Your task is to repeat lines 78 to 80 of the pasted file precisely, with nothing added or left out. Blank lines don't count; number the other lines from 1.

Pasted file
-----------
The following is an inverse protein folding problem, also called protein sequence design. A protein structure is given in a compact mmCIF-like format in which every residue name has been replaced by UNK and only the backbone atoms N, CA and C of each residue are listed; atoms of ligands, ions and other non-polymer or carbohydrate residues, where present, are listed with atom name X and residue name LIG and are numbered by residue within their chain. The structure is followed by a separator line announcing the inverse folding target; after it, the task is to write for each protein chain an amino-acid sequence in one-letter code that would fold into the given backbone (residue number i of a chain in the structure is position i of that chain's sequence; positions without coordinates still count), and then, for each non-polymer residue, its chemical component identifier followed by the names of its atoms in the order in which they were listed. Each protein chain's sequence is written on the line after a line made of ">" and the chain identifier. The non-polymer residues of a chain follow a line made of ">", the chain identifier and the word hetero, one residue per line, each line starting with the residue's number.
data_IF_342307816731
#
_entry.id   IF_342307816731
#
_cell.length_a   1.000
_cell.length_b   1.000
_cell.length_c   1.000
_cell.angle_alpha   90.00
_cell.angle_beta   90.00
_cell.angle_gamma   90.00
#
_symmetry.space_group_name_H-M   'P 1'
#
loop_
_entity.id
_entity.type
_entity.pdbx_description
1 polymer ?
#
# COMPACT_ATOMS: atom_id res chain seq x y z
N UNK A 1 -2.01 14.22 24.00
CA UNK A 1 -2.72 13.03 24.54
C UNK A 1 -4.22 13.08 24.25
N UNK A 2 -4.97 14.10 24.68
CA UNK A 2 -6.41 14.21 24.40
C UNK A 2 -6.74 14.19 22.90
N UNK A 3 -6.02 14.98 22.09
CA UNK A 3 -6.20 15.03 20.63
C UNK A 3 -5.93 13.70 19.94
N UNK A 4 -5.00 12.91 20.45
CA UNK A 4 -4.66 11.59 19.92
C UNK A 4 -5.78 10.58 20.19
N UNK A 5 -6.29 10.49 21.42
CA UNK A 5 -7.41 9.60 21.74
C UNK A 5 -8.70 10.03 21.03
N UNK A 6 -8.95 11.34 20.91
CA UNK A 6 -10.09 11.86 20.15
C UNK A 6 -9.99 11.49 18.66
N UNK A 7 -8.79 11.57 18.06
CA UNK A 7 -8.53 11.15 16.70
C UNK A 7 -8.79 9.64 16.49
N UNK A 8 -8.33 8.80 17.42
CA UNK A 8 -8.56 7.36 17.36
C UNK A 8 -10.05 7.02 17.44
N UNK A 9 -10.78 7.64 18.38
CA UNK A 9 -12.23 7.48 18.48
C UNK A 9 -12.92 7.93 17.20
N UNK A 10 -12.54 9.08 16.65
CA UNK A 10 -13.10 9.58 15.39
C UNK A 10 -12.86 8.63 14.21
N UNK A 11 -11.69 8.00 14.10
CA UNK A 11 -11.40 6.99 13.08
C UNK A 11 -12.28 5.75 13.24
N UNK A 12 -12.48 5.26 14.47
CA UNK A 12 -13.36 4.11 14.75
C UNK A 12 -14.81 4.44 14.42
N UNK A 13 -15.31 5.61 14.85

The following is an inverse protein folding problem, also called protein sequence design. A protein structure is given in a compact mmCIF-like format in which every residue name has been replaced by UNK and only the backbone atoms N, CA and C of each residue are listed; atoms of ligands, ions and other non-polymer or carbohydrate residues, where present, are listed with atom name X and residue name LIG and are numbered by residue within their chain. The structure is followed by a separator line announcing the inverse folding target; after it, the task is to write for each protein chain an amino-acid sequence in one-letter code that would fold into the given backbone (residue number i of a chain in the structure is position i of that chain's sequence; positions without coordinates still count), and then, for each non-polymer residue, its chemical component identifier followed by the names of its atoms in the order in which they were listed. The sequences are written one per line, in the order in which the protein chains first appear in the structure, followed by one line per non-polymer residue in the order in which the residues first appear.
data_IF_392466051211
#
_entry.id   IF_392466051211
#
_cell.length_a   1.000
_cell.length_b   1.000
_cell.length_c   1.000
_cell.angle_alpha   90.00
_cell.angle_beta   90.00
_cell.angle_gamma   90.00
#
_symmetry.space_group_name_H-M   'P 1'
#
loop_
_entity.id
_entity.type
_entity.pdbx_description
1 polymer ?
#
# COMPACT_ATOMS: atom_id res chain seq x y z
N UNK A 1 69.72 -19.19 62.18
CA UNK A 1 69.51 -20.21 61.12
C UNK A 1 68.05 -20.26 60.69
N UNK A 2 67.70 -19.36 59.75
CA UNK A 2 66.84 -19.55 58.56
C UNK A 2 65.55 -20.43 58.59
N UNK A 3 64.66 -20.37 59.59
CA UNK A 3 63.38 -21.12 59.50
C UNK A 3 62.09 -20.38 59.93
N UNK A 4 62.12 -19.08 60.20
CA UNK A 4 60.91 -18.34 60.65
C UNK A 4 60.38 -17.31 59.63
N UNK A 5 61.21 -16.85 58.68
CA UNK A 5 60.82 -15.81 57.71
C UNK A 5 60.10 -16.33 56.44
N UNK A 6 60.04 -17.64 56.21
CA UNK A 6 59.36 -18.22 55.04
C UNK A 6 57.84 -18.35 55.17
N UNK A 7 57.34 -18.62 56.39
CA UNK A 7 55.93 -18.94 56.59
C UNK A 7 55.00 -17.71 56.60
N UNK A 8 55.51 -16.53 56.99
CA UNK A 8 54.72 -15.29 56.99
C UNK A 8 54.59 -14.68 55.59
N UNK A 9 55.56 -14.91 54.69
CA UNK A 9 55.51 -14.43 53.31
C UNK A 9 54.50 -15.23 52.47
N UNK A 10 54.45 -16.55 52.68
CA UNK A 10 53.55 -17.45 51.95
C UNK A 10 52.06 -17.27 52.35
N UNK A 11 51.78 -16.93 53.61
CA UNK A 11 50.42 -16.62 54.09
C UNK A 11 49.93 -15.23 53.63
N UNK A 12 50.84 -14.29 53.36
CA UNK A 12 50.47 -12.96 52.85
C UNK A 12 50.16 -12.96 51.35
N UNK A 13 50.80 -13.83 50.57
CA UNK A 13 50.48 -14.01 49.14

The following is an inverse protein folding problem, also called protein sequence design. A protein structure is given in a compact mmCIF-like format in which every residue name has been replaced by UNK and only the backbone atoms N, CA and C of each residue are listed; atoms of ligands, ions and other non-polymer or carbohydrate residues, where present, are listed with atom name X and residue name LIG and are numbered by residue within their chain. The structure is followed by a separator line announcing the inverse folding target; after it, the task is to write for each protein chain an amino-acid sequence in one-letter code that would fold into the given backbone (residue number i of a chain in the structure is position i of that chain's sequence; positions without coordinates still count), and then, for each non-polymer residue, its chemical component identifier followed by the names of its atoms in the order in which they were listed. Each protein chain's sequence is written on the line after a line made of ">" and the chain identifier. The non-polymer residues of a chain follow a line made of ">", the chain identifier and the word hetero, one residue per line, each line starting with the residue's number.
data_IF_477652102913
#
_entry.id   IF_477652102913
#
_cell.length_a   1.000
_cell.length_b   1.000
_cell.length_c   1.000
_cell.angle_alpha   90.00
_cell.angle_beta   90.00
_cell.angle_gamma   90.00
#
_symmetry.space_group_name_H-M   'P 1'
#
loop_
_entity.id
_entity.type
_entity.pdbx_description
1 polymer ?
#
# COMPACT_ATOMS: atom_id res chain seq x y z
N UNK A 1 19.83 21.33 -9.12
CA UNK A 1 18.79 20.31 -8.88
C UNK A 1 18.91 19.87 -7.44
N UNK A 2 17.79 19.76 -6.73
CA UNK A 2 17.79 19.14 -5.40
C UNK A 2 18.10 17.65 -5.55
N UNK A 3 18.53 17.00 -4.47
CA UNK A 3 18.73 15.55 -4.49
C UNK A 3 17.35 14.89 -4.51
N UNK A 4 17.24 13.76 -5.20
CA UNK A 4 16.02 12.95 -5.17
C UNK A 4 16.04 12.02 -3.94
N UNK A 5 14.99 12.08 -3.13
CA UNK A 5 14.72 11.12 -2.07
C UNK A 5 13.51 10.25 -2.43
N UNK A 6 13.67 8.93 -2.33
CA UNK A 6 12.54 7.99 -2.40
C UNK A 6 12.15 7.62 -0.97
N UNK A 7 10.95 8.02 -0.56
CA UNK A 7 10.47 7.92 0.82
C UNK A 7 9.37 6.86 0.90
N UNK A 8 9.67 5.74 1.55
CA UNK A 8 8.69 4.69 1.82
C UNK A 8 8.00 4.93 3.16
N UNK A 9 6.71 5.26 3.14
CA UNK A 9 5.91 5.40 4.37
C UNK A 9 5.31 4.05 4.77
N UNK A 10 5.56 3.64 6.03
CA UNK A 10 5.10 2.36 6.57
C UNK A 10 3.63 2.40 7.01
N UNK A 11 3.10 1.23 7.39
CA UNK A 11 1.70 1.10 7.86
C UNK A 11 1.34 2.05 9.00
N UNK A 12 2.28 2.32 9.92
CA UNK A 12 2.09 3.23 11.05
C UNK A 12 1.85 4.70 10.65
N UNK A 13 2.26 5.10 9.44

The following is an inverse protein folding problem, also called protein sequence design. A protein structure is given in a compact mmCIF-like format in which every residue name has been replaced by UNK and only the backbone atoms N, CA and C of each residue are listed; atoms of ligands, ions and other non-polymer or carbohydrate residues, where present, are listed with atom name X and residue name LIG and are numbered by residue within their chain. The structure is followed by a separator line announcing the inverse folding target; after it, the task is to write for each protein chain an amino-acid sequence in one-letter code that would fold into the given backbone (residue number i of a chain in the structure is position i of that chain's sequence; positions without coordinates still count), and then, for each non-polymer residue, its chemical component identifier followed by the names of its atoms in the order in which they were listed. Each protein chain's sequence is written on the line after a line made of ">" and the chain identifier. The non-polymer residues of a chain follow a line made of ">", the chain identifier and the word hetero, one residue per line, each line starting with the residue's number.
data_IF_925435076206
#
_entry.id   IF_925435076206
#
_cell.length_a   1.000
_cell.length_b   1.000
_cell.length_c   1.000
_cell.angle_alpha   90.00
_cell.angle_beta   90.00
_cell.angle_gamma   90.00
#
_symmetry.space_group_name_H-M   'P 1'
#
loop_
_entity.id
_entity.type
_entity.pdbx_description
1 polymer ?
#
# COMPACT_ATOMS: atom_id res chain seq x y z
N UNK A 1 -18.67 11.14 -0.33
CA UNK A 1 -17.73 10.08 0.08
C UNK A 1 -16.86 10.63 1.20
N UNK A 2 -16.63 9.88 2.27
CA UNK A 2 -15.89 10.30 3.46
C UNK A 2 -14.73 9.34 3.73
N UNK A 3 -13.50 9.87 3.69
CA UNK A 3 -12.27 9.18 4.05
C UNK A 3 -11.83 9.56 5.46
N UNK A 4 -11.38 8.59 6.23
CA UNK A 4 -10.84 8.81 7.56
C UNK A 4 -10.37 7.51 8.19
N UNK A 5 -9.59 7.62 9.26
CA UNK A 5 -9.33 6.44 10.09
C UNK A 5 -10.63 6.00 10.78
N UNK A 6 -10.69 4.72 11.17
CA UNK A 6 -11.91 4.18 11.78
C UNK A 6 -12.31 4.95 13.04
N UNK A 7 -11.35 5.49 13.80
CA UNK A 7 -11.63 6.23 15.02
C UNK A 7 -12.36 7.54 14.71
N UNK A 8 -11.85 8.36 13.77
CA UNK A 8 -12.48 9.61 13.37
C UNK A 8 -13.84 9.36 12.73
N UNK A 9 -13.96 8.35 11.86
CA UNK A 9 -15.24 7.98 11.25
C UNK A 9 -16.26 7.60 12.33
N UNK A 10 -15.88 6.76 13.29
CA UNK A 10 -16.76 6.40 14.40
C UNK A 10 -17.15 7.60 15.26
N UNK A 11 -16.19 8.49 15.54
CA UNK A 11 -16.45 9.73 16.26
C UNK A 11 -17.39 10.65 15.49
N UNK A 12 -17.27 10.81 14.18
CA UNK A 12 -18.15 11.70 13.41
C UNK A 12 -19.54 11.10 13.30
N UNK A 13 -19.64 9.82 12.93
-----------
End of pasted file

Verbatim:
#
# COMPACT_ATOMS: atom_id res chain seq x y z
N UNK A 1 69.72 -19.19 62.18